KANSAS CITY, Mo. (KSHB) — Kansas City Black female entrepreneurs are helping spread awareness about not only shopping local but shopping Black during months other than February.
“KC Black Owned, we are not just here during Black History Month or during Juneteenth, we are in the community year round,” said Chelsea, owner of KC Black Owned.
A pop-up event Saturday hosted by KC Black Owned was held at 3630 Main inside Shop Local KC to celebrate Black female entrepreneurs.
“It is a challenge, one to be a female because it is an old boys club. To be a business owner and to be an entrepreneur is mainly men, and on top of that, it’s a challenge because I am African American," said Lanesha Frazier, co-owner of Bliss Books and Wine. "So you don’t see too many of those people, people like me that look like me that are out here doing this.”
Angela Believes, owner of Godly and Gangsta, agrees that the number of Black female business owners is small.
“I’m just going to say my Black people, as a whole, and as a Black woman, we have to fight hard. We have to make our presence known, that our services and our product is good,” Believes said.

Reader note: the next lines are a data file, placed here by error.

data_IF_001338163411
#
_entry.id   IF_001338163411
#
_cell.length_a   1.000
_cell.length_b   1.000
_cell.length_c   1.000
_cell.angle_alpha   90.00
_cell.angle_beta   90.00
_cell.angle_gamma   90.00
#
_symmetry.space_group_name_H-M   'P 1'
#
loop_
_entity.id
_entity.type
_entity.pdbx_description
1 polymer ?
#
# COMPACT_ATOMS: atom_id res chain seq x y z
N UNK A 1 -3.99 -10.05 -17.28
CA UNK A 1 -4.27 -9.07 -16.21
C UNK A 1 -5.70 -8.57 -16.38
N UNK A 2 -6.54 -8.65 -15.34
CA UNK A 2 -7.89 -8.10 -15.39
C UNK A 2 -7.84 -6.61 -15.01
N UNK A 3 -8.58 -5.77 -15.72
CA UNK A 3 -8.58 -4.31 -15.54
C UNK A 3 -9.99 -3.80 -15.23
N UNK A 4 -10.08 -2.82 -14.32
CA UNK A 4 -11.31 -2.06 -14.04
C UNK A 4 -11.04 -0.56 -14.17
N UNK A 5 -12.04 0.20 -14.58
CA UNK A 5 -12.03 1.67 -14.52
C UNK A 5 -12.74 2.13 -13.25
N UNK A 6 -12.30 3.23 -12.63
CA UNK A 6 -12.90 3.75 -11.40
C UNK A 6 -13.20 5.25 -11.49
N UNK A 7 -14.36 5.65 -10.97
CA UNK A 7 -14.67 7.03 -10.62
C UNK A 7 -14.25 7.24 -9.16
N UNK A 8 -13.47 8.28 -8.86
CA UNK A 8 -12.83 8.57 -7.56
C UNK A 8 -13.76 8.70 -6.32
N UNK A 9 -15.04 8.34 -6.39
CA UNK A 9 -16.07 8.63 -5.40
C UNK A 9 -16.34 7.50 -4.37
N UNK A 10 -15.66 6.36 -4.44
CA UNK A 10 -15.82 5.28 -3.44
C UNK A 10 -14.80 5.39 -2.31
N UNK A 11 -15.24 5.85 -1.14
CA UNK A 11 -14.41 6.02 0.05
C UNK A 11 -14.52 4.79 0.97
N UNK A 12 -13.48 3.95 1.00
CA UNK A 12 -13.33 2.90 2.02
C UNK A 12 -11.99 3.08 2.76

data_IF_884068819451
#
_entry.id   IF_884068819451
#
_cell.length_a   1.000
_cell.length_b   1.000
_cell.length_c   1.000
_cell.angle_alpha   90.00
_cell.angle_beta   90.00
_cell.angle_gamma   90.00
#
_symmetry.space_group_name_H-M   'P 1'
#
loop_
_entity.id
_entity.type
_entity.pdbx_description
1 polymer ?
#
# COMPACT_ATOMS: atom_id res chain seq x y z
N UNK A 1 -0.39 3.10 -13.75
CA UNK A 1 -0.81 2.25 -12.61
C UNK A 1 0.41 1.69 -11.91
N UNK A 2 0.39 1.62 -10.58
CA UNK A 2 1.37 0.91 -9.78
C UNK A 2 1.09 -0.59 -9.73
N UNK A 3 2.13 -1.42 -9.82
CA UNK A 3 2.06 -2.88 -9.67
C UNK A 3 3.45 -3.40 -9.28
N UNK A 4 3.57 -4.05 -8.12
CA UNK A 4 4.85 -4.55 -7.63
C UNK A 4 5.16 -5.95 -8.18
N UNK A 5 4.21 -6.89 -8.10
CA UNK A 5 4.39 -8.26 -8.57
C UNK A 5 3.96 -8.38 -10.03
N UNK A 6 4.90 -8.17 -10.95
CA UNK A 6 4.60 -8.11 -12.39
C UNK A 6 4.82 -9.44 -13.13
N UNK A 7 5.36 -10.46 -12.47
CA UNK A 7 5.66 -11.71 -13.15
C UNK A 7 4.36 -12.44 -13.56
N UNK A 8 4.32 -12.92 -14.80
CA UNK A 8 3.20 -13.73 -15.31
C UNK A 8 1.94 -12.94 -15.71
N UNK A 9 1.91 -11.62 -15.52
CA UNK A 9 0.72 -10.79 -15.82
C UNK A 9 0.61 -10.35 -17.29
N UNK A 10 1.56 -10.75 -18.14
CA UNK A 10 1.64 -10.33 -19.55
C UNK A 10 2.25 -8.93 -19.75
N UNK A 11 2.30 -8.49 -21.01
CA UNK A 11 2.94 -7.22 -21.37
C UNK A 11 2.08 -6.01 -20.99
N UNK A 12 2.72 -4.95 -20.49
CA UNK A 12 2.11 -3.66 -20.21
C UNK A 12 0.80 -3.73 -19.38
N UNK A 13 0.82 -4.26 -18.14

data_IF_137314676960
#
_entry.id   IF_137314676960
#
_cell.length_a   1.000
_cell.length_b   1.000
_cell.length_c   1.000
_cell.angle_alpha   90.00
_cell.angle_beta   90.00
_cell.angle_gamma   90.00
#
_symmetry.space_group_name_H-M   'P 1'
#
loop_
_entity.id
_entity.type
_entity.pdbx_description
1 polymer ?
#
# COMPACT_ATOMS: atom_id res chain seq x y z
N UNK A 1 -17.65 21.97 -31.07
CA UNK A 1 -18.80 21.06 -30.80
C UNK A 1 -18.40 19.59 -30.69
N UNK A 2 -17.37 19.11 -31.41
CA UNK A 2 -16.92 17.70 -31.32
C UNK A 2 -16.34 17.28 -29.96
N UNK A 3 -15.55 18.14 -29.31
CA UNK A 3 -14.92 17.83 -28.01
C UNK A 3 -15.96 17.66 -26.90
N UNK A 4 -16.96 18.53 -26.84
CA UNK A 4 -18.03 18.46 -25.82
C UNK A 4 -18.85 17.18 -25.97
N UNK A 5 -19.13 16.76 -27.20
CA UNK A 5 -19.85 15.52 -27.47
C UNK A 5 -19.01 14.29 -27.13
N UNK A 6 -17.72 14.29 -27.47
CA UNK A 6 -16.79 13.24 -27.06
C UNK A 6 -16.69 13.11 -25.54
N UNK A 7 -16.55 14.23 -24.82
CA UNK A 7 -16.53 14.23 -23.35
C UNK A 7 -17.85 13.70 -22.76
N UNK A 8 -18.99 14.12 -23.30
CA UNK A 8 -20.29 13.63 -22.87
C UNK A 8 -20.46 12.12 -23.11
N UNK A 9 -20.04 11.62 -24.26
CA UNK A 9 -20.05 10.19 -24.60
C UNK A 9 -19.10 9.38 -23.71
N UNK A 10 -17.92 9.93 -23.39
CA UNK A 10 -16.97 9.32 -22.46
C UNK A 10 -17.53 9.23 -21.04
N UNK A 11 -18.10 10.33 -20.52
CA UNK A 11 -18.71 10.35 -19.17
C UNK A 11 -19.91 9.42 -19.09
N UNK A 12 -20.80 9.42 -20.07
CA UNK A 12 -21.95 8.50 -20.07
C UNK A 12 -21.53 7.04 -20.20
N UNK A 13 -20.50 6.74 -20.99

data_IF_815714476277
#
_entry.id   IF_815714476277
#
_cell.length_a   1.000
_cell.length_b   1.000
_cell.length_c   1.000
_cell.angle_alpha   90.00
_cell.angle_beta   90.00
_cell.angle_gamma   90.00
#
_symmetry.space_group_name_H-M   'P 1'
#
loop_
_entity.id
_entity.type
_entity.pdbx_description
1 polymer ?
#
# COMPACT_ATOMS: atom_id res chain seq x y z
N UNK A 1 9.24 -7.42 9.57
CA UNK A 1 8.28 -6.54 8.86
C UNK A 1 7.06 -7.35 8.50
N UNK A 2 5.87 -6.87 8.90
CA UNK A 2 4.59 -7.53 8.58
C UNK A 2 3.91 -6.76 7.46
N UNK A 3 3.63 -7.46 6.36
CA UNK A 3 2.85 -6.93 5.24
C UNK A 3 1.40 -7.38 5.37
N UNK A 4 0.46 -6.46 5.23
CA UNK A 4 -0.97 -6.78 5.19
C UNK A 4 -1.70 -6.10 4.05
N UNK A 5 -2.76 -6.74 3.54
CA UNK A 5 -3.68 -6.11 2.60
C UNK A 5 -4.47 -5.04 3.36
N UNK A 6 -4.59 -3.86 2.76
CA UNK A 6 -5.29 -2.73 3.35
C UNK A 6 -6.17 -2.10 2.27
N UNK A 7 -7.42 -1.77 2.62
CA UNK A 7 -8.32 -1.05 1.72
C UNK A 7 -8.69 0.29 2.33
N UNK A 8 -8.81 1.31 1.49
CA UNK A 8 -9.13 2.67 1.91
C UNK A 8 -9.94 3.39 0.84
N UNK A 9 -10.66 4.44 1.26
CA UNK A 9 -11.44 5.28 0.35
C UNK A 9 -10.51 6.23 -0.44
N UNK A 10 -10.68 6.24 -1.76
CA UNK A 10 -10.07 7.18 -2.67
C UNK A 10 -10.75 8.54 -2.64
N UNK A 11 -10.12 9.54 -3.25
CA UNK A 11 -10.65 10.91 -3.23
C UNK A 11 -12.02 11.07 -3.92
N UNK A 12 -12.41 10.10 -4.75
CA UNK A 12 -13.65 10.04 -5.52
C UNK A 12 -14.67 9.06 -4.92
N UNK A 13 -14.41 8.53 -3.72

This is where KC Black Owned steps in. It works to connect consumers to Black-owned businesses in the area.
“... What we try to do is support our business owners and provide them an opportunity to showcase their products and services," Chelsea said. "In addition to being a wife, being a mother, working a 9-5 job, so that those barriers are not as strong against them.”
And with KC Black Owned's help, Black women entrepreneurs are telling their stories.
“To break the stereotype, to break the mold, to let everybody know that we are here, we exist and we are going to do what we do,” Frazier said.
Events like Saturday help reaffirm to these women their businesses are on the right track.
“When people are coming out, it lets me know I am doing something right because people are interested in what I have,” Believes said.
But moving forward, Chelsea hopes even more Kansas Citians are aware of the breadth of Black-owned businesses around them all year long.
“While it’s important to shop local, it’s important to shop local and to shop Black because it helps to sustain the economy in which you live; therefore, creating stronger community in KC,” Chelsea said.